I am often asked the question “What is the difference between Intel® Graphics Performance Analyzers and VTune Amplifier?” It’s a very good question and the answer boils down to use case and workflow. Both tools are extremely useful and equally important when profiling applications.
Before we jump in and discuss their differences and use cases, let’s do a quick review of each of the tools.
VTune Amplifier is a trace based analysis tool used for deep analysis of a given program’s runtime. VTune Amplifier collects a plethora of data ranging from CPU, GPU, bandwidth, threading, and more. You can use VTune Amplifier’s hotspot analysis to quickly identify the lines of code that are taking the most time. Many applications today are multi-threaded. VTune Amplifier offers “Locks and Waits” analysis to quickly find common causes of slow threaded code. In addition, VTune Amplifier also offers extensive GPU analysis for OpenCL workloads and GPU profiling. This is an extremely brief summary of some of the tools within VTune Amplifier. Finally, VTune Amplifier provides hardware-based profiling to help analyze your code’s efficient use of the microprocessor. For more detailed information, head on over to VTune Amplifier’s website.
Intel® Graphics Performance Analyzers (GPA)
Intel GPA is a suite of four analyzers and a graphics monitor. Each tool is used to profile a different stage of the graphics optimization workflow. System Analyzer is for live metrics analysis of a remote target. Platform Analyzer is for analyzing CPU bound graphics applications. Frame Analyzer for DirectX and Frame Analyzer for OpenGL are for analyzing GPU bound graphics applications. GPA is designed for graphics analysis, providing a fast way to debug, analyze and optimize games and graphics applications. For more information about GPA, check out the GPA website.
When do I use each tool?
Since both VTune Amplifier and GPA profile the performance of applications, the questions often arises – “Which one do I use in my situation?” The answer to this question leads to better understanding the differences between the two tools.
The simple answer is, if it’s a graphics application, start with Graphics Performance Analyzer and then move to VTune Amplifier if your application ends up being CPU bound. If your application is not a graphics application, start with VTune Amplifier’s basic hotspot analysis. Below is a general decision chart to use when profiling a given application for performance.
If the target application is a GPU bound graphics application, use Frame Analyzer. If the application is a CPU bound graphics application, start with Platform Analyzer and move on to VTune Amplifier for a deeper dive if needed. If the application is not a graphics application, VTune Amplifier is the best tool to start with.
What are the differences?
Both tools are used when profiling a CPU bound graphics application, so what are the differences? GPA is designed primarily for game developers who create complex 3D environments. Platform Analyzer is used when developers want to quickly make correlations between GPU and CPU frames, view durations and serialization of the DirectX or OpenGL ES render threads, and study the live metrics captured in System Analyzer in more detail. Platform Analyzer is a GPU centric application, primarily showing CPU data to correlate with GPU data. VTune Amplifier is used when that developer wants to go deeper and analyze the performance of the code line by line.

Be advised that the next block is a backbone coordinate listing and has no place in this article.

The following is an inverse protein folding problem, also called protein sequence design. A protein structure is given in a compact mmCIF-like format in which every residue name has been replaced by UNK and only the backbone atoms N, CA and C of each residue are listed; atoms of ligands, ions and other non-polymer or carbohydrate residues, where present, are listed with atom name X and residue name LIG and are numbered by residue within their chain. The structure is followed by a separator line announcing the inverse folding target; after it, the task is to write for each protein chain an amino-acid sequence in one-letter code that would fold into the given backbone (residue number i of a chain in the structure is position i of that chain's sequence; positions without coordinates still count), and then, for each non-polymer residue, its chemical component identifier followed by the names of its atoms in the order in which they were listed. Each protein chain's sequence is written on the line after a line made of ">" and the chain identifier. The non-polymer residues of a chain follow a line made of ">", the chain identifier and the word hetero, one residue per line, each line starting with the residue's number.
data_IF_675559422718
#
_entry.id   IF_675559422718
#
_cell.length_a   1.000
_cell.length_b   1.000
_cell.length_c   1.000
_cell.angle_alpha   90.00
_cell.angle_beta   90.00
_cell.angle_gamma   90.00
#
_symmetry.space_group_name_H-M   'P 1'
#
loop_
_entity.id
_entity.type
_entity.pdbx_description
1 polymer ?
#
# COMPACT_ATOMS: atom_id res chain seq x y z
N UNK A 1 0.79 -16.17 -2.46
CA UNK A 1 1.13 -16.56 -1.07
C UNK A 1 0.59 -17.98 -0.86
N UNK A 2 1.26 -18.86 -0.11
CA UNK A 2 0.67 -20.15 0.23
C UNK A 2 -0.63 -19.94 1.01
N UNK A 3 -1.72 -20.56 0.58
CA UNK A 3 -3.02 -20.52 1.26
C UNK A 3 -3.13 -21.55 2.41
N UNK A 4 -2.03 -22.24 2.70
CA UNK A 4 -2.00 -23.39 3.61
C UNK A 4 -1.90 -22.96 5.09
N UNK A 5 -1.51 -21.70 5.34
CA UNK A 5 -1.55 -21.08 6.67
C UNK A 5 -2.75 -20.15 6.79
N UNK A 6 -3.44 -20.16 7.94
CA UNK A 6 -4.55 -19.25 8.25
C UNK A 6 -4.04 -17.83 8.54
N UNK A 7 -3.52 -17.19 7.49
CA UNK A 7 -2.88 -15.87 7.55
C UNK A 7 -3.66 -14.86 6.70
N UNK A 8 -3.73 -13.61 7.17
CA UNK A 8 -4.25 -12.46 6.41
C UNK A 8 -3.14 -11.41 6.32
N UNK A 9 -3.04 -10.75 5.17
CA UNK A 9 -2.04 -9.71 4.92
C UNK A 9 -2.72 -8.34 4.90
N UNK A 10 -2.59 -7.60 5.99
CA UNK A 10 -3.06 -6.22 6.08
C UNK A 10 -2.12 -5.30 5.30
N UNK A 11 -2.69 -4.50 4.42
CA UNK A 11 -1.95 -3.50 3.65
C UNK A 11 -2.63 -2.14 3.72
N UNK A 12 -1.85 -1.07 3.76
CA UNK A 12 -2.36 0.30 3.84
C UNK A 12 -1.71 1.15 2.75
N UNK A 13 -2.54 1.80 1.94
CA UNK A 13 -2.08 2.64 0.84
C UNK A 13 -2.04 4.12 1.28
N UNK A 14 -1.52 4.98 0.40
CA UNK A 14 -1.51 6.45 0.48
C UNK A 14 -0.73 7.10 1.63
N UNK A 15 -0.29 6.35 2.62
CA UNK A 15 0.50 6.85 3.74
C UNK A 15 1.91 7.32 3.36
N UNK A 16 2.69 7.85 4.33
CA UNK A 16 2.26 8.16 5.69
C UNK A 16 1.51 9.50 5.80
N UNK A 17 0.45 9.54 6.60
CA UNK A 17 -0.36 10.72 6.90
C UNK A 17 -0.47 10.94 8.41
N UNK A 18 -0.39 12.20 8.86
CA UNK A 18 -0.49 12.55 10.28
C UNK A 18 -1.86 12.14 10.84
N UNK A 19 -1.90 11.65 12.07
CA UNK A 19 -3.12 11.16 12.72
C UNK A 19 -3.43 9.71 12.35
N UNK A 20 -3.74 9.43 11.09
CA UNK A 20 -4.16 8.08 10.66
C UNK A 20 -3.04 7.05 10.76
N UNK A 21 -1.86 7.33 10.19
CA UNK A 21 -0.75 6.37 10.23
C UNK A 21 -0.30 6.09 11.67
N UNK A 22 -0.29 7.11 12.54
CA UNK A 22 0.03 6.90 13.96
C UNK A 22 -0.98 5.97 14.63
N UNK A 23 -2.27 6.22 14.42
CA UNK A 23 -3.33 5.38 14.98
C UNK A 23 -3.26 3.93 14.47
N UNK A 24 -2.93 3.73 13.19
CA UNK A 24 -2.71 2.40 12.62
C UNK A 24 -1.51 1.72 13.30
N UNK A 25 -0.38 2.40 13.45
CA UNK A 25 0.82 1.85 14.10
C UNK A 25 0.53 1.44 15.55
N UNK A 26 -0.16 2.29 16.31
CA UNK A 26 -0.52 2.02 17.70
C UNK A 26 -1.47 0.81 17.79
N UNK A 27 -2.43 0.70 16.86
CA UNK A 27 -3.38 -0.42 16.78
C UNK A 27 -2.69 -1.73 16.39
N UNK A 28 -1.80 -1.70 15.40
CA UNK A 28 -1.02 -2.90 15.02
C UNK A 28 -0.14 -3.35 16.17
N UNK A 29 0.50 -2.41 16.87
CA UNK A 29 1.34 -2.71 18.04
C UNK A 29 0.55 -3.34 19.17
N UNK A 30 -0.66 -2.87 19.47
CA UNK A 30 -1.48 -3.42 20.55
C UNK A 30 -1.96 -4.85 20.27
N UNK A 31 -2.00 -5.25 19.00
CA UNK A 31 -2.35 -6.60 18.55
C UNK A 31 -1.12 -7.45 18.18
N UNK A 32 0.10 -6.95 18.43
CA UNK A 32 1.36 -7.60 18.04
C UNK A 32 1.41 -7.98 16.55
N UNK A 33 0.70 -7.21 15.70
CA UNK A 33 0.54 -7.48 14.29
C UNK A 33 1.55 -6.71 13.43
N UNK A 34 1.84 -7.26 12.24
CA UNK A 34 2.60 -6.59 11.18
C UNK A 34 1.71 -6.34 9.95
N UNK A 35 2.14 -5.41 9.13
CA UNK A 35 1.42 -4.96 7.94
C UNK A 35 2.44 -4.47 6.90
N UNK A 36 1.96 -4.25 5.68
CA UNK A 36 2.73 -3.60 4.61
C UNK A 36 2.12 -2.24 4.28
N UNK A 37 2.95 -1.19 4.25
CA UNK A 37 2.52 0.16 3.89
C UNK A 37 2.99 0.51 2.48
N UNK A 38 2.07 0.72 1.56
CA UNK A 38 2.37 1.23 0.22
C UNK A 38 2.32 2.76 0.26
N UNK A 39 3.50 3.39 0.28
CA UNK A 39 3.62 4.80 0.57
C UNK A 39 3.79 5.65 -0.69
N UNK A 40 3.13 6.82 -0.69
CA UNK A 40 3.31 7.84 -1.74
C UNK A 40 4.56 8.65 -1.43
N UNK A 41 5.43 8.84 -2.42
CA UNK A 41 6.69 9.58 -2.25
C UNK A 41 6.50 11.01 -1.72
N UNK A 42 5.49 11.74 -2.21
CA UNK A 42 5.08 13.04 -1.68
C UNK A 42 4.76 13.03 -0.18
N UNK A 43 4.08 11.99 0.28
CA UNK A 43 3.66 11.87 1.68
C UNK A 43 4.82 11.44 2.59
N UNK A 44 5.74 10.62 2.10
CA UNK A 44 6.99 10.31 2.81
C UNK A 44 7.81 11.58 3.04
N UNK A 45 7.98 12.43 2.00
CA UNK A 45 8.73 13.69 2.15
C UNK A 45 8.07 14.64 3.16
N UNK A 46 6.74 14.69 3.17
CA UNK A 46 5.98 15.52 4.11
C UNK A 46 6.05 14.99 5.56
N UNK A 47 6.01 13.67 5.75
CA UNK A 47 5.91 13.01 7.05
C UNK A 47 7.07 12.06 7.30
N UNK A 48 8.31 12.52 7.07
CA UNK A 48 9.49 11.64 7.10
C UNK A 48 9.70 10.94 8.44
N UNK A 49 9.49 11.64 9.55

For example, a developer finds that their game is CPU bound with System Analyzer so they capture a trace and proceed to analyze that trace in Platform Analyzer. While in Platform Analyzer, the developer finds that the render thread is not the issue, but the game business logic is not threaded correctly. At this point, the developer would use VTune Amplifier’s “lock and wait” analysis to help solve the threading issue.
Knowing when to use each tool is the best way to understand the differences between the tools. For questions regarding either GPA or VTune Amplifier, head on over to the forums (GPA, VTune Amplifier). We are always happy to help answer any questions you might have.
For more such intel resources and tools from Intel on Game, please visit the Intel® Game Developer Zone
Other Popular Deals
- The 10 best job hunting apps on AndroidTop 10 Android launchers (December 2016)
- The 10 scariest horror games on AndroidAndroid app stores: 5 best alternatives to Google Play Store
- Best Android apps for rooted devices18 apps for a memorable Valentine's Day
- Top 15 Android games that you should playThe 20 best looking games for mobile phones
- 8 Android apps to tickle your funny bone17 must have apps for any Android device (plus alternatives)
- 5 apps to get the Android Lollipop look on your smartphoneTake control of your Android device with these apps
- 7 weird and strange apps for your Smartphone10 neat Google apps you may not know of
- 10 essential Indian apps for Android devicesPerfect Viewer